Argentine bishops speak on Falklands anniversary

Large numbers of people in Ushuaia, Argentina take part in a commemorative event on the night of April 2, 40 years after the start of the Falklands War between Argentina and Britain.

Joel Reyero/dpa/Alamy

Leaders of the Catholic Church in Argentina last weekend joined in the country’s commemoration of the 40th anniversary of the Falklands War.

The main celebration was a mass in the National Basilica of Our Lady of Luján on Saturday April 2, presided over by the president of the episcopal conference, Bishop Oscar Ochea.

In the homily of the Mass, Bishop Jorge Eduardo Scheinig, Bishop of Mercedes-Luján, remembered the dead soldiers and the veterans. He regretted “the sad testimony left to us by the survivors of the Falklands, what they experienced during the war and after it, that of feeling abandoned to their fate”.

“This terrible human experience was a very grave sin for which we have repented little and from which we have learned very little,” he said.

“How then can we all feel that we are daughters and sons of the same country? How to regain confidence and pride in being Argentinian? What can we do to make our country loved more than superficial or meaningless emotion? What can we do so that the lives of so many young people killed in the Malvinas are not a constant reproach to our consciences, but awaken them and push us to a new patriotism?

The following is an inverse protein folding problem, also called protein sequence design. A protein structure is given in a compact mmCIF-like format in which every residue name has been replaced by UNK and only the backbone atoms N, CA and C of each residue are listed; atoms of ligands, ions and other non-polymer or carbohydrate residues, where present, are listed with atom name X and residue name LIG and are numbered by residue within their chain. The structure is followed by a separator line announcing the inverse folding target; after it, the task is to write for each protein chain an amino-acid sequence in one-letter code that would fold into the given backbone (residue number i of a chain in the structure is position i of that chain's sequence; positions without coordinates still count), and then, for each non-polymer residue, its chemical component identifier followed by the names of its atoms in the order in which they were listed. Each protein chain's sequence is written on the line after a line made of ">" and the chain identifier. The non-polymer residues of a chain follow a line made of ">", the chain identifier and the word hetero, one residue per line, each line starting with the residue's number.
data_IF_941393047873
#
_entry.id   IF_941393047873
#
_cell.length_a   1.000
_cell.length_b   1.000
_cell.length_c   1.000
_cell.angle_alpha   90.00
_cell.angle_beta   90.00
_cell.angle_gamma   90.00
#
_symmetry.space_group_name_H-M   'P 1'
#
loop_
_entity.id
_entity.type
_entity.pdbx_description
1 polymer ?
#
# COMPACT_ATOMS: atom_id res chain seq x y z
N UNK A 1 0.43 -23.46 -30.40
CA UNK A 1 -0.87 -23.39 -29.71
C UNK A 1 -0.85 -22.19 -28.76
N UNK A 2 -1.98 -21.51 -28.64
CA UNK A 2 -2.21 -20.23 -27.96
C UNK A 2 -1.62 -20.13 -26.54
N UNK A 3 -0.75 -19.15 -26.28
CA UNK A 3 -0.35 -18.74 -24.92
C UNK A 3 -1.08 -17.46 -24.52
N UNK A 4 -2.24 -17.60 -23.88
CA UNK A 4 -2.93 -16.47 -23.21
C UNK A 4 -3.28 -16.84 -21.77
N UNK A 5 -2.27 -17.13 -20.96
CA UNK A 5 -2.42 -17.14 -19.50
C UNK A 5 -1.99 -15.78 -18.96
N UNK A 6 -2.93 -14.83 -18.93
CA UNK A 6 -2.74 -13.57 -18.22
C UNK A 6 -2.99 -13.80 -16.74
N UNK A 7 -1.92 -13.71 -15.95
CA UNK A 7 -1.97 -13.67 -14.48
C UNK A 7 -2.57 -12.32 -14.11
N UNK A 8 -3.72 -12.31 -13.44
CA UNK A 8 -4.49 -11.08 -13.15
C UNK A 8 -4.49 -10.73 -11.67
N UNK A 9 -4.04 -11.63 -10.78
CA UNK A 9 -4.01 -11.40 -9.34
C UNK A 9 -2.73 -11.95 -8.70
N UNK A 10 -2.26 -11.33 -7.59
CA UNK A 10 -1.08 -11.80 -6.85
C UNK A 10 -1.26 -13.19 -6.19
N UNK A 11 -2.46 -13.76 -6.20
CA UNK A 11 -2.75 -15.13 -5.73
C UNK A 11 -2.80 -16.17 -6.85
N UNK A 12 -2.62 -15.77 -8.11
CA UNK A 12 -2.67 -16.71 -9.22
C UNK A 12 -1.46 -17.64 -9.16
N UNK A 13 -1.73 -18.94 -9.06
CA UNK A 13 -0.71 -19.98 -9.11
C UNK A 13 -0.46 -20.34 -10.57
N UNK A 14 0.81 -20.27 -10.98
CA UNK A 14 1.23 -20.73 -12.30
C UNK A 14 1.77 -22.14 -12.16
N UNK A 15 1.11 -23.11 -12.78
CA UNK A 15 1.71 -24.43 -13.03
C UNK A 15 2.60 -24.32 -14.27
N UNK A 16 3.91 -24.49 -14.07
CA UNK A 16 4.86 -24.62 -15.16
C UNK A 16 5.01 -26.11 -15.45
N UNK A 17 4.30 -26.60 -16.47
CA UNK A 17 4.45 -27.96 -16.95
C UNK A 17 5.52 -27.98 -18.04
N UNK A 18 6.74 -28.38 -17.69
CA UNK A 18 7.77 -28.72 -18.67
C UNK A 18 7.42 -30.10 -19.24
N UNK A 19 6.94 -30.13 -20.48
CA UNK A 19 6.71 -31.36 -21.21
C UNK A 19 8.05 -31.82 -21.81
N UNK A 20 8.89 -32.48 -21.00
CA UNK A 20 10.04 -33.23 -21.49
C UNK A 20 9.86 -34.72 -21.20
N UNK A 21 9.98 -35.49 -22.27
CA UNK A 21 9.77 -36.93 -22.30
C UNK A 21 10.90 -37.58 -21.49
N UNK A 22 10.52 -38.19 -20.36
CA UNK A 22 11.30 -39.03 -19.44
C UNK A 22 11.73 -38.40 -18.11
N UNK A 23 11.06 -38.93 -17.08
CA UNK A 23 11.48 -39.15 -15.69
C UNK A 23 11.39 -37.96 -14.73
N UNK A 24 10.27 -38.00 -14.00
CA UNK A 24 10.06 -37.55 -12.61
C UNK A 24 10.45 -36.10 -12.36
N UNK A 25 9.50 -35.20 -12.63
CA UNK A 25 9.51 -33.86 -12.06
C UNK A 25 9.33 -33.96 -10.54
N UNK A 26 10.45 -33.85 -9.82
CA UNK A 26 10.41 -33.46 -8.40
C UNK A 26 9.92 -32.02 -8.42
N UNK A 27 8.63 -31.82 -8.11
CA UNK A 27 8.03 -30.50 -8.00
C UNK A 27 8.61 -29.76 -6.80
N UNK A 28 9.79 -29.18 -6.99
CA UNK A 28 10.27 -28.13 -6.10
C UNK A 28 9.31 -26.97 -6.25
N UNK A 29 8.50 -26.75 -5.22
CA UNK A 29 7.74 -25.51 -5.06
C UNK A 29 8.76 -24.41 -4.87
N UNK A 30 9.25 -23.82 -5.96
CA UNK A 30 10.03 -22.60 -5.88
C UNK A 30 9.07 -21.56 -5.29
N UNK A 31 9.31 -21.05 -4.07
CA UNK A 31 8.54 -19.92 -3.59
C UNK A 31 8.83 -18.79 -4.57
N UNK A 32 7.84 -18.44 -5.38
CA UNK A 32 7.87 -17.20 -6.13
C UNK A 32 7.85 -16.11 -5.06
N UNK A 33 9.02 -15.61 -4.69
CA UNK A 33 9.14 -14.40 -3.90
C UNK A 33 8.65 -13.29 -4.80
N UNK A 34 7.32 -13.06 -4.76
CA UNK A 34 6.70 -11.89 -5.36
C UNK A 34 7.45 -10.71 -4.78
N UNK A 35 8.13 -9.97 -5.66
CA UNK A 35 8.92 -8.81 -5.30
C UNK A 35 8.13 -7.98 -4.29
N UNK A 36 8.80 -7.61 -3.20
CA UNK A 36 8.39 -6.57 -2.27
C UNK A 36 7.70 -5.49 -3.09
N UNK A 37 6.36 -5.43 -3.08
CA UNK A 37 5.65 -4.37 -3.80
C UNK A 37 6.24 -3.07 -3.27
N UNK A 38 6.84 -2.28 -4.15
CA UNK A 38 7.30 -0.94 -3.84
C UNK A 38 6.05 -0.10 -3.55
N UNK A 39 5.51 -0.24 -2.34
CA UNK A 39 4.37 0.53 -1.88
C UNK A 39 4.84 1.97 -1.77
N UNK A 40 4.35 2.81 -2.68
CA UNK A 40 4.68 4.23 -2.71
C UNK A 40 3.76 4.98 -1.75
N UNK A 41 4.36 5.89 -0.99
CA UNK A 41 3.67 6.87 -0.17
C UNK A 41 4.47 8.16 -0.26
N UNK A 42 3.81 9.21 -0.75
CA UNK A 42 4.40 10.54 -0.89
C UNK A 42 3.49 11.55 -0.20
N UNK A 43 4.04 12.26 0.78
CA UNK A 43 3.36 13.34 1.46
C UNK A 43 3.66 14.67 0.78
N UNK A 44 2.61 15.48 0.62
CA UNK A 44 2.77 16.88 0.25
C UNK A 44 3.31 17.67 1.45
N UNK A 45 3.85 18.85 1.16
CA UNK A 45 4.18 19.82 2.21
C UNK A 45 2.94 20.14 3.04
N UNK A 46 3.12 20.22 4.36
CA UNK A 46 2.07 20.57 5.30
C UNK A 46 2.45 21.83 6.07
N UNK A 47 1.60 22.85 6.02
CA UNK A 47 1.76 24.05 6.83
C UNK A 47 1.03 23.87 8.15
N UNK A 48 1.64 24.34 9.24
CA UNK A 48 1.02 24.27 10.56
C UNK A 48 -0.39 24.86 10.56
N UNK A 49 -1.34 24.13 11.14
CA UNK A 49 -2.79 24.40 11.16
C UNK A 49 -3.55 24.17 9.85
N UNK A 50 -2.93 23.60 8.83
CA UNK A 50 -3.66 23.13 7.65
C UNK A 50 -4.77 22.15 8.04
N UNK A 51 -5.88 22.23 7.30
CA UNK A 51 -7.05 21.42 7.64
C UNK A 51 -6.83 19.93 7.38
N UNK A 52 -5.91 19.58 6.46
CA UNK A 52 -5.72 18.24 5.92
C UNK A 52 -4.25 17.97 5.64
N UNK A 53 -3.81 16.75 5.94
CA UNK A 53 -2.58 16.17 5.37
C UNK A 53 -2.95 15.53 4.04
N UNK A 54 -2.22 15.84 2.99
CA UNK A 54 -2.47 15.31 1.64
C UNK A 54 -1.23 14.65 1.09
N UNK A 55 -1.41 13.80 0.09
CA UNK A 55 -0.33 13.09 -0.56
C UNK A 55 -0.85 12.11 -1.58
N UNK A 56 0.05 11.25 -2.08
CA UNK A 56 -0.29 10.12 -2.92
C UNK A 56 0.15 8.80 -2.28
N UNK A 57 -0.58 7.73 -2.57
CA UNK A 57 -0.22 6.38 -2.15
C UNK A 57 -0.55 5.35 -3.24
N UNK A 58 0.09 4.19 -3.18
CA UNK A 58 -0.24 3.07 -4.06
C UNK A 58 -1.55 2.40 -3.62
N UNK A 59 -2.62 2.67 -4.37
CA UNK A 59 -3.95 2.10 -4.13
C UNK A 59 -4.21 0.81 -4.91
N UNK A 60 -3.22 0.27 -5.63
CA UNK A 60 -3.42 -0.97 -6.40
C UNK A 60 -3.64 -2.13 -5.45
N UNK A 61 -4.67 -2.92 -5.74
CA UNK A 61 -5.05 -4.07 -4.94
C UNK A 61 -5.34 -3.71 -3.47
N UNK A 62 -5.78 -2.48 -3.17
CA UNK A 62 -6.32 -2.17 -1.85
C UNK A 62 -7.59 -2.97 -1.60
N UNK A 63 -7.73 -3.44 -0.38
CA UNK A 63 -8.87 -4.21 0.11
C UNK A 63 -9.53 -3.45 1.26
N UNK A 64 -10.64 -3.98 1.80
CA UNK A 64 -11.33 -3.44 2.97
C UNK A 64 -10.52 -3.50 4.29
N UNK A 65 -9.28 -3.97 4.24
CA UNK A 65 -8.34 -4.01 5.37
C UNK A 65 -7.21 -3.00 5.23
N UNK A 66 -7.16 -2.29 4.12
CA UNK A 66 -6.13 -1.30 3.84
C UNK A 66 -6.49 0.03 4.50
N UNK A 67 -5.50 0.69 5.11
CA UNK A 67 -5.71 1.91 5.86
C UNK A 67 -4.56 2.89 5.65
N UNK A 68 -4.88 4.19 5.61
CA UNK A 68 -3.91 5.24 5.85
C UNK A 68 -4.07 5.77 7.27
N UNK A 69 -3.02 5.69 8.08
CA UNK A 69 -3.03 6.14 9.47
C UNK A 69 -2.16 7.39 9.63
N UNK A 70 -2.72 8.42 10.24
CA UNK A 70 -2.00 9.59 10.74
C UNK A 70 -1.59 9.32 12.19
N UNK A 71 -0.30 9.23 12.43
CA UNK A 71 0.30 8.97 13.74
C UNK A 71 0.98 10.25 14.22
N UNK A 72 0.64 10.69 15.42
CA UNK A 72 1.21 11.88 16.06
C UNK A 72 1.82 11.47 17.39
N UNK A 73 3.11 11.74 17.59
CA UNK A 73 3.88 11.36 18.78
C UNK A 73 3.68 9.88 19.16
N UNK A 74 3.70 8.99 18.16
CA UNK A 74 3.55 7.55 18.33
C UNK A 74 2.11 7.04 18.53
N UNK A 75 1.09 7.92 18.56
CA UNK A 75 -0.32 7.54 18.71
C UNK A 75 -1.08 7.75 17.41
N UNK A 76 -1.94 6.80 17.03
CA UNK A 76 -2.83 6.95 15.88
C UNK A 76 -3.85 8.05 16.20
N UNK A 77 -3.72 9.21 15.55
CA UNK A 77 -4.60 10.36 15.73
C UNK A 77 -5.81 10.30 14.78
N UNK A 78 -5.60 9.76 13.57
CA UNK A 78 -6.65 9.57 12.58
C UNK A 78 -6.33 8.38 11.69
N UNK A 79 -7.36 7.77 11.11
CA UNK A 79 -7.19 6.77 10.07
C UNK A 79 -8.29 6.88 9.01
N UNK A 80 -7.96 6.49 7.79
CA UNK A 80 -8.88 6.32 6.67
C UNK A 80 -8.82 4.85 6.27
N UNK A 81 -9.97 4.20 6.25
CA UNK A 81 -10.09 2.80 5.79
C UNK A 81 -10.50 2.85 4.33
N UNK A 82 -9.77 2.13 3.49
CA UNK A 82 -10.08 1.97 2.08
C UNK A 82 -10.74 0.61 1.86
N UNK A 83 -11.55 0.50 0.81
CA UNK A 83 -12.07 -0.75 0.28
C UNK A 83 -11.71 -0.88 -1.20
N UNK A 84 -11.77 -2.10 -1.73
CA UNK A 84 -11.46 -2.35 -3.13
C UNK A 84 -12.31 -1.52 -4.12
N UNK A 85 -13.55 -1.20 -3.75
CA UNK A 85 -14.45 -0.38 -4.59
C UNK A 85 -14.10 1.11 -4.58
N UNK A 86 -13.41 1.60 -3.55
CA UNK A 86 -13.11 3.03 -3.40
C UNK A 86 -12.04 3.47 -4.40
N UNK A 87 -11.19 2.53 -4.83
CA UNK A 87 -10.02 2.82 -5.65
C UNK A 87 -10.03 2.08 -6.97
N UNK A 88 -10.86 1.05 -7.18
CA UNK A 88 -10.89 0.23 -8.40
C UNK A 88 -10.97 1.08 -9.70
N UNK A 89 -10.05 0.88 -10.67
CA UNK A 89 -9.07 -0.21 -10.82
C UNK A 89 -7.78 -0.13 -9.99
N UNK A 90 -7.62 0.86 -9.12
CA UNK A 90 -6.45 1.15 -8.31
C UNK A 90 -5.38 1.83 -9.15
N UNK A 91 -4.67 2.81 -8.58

The day before, the military bishop, Msgr. Santiago Oliveira, celebrated a mass in the military cathedral of Buenos Aires during which he called for dialogue and condemned the war.

He continues: “We pray for those who died, for those who gave their lives, we renew the desire that justice be done, because Argentina demands, not its sovereignty over the islands, but the exercise of sovereignty on the Falklands, and for this we must ask and accompany those who govern the destiny of the Nation.

“We pray that a day will come when such evil, such violence, such powerlessness, such injustice will be repaired and that we can say, not as a slogan, that the Malvinas are truly Argentines.”

A missing note from the Church’s celebrations was the role of Argentina’s military dictatorship in launching the invasion, which President Alberto Fernández called “the terrible and irresponsible decision that sent hundreds of our fellow citizens to their deaths. “.

He continued, “We must say that those military leaders who brought shame to our armed forces today are firmly a past that no one wishes to return to.”

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